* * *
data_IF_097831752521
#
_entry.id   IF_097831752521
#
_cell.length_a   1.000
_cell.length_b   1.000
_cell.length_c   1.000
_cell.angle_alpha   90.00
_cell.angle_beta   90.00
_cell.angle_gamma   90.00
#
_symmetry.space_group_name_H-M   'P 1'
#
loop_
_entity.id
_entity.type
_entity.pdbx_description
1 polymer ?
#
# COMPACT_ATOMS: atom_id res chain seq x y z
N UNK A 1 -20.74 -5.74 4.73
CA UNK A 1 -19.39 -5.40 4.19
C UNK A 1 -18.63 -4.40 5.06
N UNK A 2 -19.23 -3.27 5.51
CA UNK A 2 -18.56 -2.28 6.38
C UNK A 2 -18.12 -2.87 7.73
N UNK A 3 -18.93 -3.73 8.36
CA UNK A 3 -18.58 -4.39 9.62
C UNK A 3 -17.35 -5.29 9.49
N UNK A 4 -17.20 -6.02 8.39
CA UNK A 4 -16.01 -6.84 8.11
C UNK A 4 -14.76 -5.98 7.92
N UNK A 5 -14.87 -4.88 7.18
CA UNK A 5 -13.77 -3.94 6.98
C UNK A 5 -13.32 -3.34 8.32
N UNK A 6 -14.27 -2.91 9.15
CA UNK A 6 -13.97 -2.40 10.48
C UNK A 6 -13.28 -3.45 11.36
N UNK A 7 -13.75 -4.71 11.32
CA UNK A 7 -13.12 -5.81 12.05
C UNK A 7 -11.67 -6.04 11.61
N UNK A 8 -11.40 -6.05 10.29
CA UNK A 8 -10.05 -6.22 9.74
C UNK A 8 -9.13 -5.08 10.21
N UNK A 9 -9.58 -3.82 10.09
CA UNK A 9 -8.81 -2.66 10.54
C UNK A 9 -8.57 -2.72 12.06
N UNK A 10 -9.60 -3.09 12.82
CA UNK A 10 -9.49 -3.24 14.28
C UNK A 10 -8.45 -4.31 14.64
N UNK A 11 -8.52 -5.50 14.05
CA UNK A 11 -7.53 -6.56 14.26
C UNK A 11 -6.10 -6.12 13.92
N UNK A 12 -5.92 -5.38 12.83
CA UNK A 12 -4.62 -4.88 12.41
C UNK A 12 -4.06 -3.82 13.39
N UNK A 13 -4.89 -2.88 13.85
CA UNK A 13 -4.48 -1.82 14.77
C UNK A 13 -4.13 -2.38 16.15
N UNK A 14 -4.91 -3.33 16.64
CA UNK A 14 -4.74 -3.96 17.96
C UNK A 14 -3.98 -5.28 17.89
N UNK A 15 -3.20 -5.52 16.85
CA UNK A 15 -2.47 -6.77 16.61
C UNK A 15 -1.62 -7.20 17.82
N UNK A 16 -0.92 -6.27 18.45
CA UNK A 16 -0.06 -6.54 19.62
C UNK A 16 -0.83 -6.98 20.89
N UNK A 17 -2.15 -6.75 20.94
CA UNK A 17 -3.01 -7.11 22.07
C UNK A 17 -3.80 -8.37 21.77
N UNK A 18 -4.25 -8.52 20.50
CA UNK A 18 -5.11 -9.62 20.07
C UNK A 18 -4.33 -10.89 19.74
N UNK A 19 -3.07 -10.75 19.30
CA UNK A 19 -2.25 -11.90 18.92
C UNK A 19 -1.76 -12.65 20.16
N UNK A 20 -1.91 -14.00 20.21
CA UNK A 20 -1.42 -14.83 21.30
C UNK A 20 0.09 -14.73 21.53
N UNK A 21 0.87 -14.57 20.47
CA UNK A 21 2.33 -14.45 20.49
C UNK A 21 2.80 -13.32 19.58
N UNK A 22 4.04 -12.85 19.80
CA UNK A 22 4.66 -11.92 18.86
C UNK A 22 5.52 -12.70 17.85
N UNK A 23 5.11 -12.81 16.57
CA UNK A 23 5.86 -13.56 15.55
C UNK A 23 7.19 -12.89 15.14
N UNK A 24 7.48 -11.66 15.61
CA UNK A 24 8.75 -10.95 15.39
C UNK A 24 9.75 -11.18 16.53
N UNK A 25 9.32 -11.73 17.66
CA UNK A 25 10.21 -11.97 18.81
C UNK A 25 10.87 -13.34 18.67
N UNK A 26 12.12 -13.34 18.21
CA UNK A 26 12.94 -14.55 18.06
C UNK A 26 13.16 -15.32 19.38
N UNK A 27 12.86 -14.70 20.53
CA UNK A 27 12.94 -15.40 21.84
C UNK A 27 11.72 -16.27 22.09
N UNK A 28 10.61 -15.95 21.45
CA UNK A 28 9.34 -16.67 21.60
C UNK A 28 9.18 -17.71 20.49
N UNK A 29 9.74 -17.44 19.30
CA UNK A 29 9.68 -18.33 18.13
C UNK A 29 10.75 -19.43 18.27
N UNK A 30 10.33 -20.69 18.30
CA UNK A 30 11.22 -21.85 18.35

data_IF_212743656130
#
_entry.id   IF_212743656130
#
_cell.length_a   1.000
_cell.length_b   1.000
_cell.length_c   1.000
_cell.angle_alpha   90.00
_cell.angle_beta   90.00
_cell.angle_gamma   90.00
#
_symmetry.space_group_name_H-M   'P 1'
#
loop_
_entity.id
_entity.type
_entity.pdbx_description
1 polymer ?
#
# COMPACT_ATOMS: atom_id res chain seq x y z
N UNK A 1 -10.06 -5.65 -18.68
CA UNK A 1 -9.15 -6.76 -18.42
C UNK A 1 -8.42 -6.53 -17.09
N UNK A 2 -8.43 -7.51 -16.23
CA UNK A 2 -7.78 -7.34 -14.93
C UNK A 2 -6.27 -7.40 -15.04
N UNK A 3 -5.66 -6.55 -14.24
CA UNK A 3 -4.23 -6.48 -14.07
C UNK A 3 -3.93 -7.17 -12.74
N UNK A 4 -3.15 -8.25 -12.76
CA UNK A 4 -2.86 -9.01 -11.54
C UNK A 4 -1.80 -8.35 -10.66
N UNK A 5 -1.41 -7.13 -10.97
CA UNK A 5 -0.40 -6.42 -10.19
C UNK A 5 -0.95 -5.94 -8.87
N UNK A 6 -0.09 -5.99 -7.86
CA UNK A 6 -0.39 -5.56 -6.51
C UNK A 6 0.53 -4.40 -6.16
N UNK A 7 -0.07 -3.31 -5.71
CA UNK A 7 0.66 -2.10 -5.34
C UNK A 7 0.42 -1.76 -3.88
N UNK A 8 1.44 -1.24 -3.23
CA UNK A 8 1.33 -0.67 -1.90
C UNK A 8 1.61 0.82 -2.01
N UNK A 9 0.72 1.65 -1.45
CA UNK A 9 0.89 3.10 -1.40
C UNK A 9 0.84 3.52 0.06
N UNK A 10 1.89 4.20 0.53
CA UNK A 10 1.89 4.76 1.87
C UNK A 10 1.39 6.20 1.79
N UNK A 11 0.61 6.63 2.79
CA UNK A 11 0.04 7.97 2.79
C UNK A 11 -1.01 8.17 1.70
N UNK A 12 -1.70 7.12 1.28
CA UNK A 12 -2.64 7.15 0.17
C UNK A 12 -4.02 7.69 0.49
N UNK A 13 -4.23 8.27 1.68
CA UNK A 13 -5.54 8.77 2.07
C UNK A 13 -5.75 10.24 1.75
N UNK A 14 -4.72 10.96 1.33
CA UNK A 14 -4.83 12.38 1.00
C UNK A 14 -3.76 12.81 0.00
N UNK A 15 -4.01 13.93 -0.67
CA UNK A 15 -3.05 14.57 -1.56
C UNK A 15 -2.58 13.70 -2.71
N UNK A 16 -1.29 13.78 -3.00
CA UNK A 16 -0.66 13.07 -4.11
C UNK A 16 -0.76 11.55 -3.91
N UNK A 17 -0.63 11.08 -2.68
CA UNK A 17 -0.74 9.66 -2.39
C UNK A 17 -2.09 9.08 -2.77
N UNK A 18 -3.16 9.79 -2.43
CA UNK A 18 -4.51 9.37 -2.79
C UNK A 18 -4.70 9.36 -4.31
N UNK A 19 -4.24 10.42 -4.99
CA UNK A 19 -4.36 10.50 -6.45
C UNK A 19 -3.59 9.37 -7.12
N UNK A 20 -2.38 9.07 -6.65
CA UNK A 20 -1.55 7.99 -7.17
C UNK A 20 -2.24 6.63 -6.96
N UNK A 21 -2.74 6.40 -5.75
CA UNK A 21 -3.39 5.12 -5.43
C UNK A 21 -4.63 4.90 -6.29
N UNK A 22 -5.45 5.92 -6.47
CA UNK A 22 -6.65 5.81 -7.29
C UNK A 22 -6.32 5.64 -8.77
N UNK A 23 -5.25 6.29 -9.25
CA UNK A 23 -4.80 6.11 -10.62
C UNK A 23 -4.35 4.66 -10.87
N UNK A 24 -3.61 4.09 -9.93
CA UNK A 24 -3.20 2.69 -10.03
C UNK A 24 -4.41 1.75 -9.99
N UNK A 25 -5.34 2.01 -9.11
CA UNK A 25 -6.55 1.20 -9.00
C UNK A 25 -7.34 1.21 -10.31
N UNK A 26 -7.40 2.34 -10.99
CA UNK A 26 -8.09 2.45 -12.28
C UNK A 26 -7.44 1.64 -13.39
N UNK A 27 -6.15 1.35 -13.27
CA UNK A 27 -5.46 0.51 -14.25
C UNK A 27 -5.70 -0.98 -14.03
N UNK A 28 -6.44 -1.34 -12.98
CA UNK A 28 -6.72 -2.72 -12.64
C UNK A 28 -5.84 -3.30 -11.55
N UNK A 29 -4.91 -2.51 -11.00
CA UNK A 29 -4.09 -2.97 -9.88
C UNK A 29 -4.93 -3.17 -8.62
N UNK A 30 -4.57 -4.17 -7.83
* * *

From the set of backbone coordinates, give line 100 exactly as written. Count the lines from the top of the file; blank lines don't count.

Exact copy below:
CA UNK A 27 12.94 -15.40 21.84